Irmgard Furchner has been brought to justice and sentenced to a two-year suspended jail term, for complicity in war crimes during WWII. In her role as a typist at Stutthof concentration camp, she may have been aware of atrocities when she saw papers in the office, or looked out of the window. Yet, as a teenaged young woman, she didn't rise up against the might of the Nazi death machine.

A promise of things to come
14 December 2022

While pimping Babylon—an upcoming story of Hollywood's licentious past—on behalf of BBC Culture, Christina Newland teases the truth about the scandals of the silent film era. Except I'm not sure whether she actually reveals the true truth, or just that as portrayed in the film, because she may not have written it yet. And, even if she has, we'll have to wait until the end of next week for it to go live. Again.

Hun the wiser
12 August 2022

Many of us associate Attila the Hun—rightly or wrongly, I'm no historian—among the pantheon of genocidal conquerors, alongside Ivan the Terrible; Vlad the Impaler; Genghis the Khan; and President the Pooh. But, as Kenny Rogers once opined, there's someone for everyone; and your views on genocidal conquerors may just depend on what side of the genocidally conquering/conquered divide you stand.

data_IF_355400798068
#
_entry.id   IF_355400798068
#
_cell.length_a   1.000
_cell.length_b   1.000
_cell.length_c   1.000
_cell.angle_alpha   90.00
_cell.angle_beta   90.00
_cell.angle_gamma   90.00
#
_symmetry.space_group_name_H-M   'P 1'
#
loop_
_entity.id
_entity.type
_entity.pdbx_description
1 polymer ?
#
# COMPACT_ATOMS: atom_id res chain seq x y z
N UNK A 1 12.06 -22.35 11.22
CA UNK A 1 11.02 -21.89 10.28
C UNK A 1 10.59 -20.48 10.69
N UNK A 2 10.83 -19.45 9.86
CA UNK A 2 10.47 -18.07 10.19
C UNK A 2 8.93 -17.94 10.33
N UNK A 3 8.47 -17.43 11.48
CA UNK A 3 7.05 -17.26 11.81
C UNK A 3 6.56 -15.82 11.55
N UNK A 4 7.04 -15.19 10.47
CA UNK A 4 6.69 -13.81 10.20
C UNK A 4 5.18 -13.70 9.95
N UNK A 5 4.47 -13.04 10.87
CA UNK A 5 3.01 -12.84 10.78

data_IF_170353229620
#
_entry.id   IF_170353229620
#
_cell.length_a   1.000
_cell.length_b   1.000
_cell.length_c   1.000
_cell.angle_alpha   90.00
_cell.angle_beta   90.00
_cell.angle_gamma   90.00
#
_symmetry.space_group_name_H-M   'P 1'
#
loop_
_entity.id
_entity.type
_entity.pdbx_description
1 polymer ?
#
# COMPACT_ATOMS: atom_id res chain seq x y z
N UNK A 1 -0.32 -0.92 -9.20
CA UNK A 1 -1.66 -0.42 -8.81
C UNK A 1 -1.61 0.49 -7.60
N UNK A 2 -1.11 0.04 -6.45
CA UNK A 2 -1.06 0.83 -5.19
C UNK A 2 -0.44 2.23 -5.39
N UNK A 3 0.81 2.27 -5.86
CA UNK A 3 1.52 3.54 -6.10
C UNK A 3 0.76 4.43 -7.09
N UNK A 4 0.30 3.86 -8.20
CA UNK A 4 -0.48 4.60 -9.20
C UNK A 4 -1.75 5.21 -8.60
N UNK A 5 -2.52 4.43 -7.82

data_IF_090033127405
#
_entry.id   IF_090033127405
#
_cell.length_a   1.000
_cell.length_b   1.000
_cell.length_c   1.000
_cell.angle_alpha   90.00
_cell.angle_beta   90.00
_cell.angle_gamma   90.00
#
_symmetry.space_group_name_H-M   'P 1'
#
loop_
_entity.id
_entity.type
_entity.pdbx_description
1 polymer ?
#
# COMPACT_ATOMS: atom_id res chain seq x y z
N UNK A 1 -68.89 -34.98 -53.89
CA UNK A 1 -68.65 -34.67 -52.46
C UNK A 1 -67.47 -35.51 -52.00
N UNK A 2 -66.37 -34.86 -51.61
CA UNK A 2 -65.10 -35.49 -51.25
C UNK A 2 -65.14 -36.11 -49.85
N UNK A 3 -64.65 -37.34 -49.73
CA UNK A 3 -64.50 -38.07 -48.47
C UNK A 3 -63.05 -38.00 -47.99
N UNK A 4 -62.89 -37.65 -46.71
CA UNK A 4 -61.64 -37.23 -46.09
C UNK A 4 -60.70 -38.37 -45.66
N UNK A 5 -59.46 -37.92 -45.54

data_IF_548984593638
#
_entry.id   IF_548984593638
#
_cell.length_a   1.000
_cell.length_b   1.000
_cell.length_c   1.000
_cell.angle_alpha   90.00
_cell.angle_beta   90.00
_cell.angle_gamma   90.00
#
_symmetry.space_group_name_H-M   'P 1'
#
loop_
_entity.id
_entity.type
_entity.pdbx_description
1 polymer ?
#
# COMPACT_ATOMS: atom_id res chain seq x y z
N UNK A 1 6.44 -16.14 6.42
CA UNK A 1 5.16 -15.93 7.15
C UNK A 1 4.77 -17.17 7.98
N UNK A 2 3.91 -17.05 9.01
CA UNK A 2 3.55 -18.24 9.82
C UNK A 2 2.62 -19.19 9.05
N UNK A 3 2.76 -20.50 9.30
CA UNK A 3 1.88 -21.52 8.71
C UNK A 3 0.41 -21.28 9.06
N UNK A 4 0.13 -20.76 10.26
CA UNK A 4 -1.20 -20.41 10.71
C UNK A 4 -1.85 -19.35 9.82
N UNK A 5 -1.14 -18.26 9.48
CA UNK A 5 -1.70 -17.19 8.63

27 July 2022

On 1 December, 1948, the body of a man was found lying against the seawall at Somerton Beach in Adelaide. He was well-dressed, wearing a suit and tie. There was no identification on him, and even the labels in his clothing had been cut out. His belongings included incoherent writings, thought to be in code, and a scrap of paper torn from Rubáiyát of Omár Khayyám, with the Farsi phrase Tamám Shudfinished—printed on it.

The Motherland
2 February 2022

Llívia is a small Spanish Catalan enclave within France. It was created in the seventeenth century, through a stunning act of pedantry on the part of the Spanish.

Hitler: that two-faced jerk!
9 December 2021

In The Fegelein Wedding - Nazi Fairytale or Nazi Nightmare? Mark Felton recounts Gretl Braun's romances and marriage. Gretl, the younger sister of Adolf Hitler's squeeze, Eva, fell in love with Fritz Darges, who was Hitler's SS adjutant at the time.

The running woman
30 September 2021

Not all Nazi war criminals give up easily. Instead of attending her trial for complicity in 11,000 murders, 96-year-old Irmgard Furchner did a runner from her nursing home.